In October 2014, ARM launched its IoT platform called mbed. It came at the same time as ARM launched the Cortex M7 processor and consists of the mbed OS, the mbed Device Server and the mbed Tools and Services. At the launch ARM quickly made it clear that it was targeting three markets Smart Cities, Smart Home and Basic Wearables.
At the end of March, IBM announced it was to spend $3 billion over the next four years to establish a new Internet of Things business unit. As part of that investment it was going to build a cloud-based platform focused on helping customers build IoT solution. The initial focus on Smarter Planet and Smarter Cities was no surprise as IBM was already heavily invested in gather sensor data and carrying out big data analysis.
It should come as no surprise that IBM and ARM have now reached the point where both see benefits in integrating their IoT platforms with each other. One of the big parts of this announcement is that any data gathered by an ARM mbed enabled device can now be imported into the IBM IoT Foundation analytics services.
This is a big deal for both vendors. Devices using the ARM mbed OS and Cortex M7 are shipping in significant quantities. By gaining access to the data those devices generate IBM can use it to strengthen its Smarter City analytics story.
According to Krisztian Flautner, General Manager, IoT Business, ARM: “Deploying IoT technology has to be easy, secure and scalable for it to feel like a natural extension of a company’s business. By collaborating with IBM, we will deliver the first unified chip-to-cloud, enterprise-class IoT platform. This will empower companies of any size with a productivity tool that can readily transform how they operate, and the services they can offer.”
Electronics vendors gain from this IBM and ARM collaboration
IBM has said that the first group to benefit from this partnership are electronics manufacturers who get an industry-specific IoT for Electronics service. They will be able to set their devices to register with the IBM IoT Foundation when they are turned on by the end user. From that point, the manufacturers can begin to gather data and start to analyse usage and other information.
It is unlikely that this first stage will see any sharing between the manufacturers but it will give them the ability to get a deeper understanding about how devices are used. One thing that could happen is that manufacturers could use this as a way of tracking stolen items. There are already apps that allow users to track smartphones, tablets and laptops if they are stolen.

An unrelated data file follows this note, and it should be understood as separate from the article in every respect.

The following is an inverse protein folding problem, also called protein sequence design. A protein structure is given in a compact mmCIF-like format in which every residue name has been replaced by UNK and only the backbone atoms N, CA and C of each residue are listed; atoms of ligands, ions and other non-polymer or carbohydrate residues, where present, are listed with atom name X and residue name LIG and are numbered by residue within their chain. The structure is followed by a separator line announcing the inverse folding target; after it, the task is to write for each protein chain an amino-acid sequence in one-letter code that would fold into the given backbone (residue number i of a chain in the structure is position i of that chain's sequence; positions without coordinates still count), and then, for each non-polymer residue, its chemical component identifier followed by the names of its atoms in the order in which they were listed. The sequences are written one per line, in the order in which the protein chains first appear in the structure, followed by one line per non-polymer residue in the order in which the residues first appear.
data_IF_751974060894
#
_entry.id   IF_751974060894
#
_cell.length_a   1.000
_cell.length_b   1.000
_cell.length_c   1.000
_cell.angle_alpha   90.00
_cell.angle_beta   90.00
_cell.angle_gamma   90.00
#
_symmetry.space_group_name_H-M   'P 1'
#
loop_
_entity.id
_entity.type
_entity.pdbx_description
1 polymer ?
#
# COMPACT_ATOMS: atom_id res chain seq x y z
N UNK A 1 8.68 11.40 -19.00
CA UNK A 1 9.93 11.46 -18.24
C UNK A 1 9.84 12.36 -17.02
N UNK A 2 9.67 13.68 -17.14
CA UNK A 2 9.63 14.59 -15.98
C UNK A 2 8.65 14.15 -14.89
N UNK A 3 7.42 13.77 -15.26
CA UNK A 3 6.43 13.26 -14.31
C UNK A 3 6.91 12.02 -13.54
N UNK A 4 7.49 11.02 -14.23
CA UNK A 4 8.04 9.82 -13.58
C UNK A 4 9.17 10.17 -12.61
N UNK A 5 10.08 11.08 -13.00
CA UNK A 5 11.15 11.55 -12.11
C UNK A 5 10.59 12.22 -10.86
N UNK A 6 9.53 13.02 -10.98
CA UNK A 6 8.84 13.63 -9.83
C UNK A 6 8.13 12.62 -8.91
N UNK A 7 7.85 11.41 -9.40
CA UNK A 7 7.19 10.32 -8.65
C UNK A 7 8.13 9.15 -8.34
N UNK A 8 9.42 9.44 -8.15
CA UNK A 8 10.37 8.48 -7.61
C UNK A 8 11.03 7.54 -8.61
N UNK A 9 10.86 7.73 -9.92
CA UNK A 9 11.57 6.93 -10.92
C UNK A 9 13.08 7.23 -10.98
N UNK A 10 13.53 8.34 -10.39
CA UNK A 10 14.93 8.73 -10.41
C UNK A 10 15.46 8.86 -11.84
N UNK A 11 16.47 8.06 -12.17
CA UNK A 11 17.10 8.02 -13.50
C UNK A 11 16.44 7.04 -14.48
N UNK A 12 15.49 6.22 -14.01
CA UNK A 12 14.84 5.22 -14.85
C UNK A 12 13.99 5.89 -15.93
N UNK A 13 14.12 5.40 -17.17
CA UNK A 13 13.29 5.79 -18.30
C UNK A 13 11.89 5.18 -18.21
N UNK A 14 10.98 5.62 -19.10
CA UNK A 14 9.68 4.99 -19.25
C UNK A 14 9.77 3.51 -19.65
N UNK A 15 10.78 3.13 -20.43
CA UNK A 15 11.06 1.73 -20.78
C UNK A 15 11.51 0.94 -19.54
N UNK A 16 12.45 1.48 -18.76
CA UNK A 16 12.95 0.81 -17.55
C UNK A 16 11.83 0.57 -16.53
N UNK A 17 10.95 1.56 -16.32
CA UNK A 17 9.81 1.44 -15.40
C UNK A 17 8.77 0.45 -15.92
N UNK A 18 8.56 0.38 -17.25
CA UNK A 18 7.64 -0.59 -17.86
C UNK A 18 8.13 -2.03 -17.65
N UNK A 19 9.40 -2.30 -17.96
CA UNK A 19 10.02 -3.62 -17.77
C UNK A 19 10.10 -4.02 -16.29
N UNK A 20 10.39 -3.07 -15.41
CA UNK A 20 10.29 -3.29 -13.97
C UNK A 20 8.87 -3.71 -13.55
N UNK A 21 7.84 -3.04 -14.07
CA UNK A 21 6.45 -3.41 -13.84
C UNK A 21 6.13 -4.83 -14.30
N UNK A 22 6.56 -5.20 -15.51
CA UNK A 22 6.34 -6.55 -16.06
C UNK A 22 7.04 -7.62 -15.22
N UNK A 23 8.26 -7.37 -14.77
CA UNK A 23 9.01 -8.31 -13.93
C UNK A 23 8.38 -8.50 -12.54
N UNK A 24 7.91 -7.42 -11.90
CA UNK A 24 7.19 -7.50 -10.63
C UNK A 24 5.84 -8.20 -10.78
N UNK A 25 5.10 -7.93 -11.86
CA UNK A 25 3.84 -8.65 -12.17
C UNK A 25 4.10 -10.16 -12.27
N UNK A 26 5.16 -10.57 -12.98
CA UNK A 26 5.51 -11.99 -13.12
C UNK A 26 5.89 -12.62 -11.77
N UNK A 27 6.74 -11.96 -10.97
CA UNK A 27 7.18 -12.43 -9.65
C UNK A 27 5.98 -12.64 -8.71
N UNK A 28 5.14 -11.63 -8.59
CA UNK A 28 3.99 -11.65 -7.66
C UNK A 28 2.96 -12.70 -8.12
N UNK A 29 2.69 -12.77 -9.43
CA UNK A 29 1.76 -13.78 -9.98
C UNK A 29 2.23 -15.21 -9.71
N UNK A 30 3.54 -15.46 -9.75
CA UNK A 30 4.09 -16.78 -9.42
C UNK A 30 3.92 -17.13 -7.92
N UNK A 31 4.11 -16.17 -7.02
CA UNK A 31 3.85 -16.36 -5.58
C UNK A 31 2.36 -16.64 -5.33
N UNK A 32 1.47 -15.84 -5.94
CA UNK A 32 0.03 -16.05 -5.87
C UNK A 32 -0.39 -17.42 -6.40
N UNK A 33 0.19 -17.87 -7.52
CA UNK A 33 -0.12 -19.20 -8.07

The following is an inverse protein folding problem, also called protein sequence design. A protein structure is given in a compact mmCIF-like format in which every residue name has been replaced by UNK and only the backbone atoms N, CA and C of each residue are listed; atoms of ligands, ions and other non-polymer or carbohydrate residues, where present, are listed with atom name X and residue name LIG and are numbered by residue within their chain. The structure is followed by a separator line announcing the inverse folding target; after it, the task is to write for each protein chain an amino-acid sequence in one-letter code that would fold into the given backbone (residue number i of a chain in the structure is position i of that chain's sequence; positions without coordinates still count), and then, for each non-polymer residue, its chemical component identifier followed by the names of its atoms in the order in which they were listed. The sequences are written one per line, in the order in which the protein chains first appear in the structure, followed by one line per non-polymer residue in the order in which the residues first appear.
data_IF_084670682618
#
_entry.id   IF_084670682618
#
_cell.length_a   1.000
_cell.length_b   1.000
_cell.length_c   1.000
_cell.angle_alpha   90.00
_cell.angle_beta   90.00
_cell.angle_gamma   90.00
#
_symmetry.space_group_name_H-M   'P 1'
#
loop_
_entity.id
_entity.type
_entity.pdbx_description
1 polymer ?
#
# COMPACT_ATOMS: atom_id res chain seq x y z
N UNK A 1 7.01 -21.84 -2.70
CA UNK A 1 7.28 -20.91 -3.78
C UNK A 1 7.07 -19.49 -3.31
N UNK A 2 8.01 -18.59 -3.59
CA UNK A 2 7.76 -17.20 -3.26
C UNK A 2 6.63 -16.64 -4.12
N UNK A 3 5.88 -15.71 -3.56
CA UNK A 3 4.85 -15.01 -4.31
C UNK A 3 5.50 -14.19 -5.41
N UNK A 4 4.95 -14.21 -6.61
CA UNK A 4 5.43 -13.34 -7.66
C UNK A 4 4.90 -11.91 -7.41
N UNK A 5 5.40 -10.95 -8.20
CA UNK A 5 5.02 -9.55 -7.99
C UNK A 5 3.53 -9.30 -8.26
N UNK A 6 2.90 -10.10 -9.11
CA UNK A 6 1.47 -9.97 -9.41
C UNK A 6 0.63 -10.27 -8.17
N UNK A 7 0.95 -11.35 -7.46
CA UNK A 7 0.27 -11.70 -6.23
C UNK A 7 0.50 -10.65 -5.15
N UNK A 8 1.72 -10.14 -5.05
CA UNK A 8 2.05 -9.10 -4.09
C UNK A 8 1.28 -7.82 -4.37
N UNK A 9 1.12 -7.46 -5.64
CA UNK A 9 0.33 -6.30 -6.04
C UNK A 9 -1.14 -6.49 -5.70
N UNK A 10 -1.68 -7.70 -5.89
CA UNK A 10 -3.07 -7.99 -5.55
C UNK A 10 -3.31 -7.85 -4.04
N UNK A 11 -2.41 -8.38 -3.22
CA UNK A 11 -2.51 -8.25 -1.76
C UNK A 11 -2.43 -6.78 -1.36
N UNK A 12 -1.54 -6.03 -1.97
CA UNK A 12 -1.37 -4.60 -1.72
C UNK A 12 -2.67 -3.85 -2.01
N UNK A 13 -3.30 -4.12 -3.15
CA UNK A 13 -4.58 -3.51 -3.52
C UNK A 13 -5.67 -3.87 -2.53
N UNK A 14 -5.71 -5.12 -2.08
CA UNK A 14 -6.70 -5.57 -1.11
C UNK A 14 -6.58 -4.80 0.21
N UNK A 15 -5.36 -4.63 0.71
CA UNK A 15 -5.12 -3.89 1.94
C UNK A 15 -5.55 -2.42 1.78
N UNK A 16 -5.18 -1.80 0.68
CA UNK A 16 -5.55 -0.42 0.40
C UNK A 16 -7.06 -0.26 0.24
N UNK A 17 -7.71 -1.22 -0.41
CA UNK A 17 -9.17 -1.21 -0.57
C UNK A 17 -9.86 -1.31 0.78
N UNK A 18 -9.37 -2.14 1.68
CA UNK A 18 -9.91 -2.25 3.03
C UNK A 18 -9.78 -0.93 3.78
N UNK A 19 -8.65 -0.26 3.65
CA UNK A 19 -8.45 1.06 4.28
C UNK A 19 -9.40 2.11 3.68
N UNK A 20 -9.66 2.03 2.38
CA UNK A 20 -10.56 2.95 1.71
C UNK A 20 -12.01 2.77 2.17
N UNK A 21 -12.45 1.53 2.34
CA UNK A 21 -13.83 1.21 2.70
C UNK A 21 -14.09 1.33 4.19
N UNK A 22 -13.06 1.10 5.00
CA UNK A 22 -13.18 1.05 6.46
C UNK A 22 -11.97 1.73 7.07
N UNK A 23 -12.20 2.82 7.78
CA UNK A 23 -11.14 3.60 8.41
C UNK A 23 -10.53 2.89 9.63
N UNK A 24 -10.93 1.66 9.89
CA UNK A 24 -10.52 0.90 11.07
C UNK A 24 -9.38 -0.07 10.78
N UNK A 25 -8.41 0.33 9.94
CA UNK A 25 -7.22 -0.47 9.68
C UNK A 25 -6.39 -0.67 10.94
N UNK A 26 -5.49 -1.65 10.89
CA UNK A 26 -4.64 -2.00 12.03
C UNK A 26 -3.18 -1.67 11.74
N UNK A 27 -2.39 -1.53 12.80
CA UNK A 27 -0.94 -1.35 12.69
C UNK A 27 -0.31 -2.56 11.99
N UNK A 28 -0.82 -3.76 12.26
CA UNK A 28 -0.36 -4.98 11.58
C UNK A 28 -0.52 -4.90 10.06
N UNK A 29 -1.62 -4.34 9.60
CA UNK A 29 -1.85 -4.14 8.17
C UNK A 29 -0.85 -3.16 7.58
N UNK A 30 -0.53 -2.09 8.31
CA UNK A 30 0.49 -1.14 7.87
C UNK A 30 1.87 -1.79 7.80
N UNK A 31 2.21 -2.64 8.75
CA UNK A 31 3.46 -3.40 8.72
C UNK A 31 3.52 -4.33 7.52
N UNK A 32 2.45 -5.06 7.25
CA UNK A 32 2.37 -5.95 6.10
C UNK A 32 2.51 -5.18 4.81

With the high crime rate of electronics good both commercial and consumer, there is room here for a “track my fridge” or “track my test meter” type app. This would add value to the goods and is something that would interest the insurance industry, especially where it could be used to reduce the theft of high value loads from lorries.
Another benefit here is security. Early generations of “smart devices” have little to no security. This is because the bill of materials is so small that vendors were more concerned with “Internet Enabling” devices rather than securing them. This partnership and IoT for Electronics deal gives them new possibilities.
The ARM mbed OS makes it easy to add security to any data transmitted from an enabled device. This means that communication between the device and the analytics engine can be protected. With the concerns over access to smart meter data this could be a solution that IBM and ARM could benefit from.
There is a clear benefit to both companies with this deal. IBM gets to grab more IoT data which it can incorporate into its vertical solutions with IoT for Electronics being just the first of several solutions likely to be released this year.
Meanwhile ARM gets a significant boost in being able to offer manufacturers a smooth path from the data gathered by the ARM mbed platform into their main analytics solutions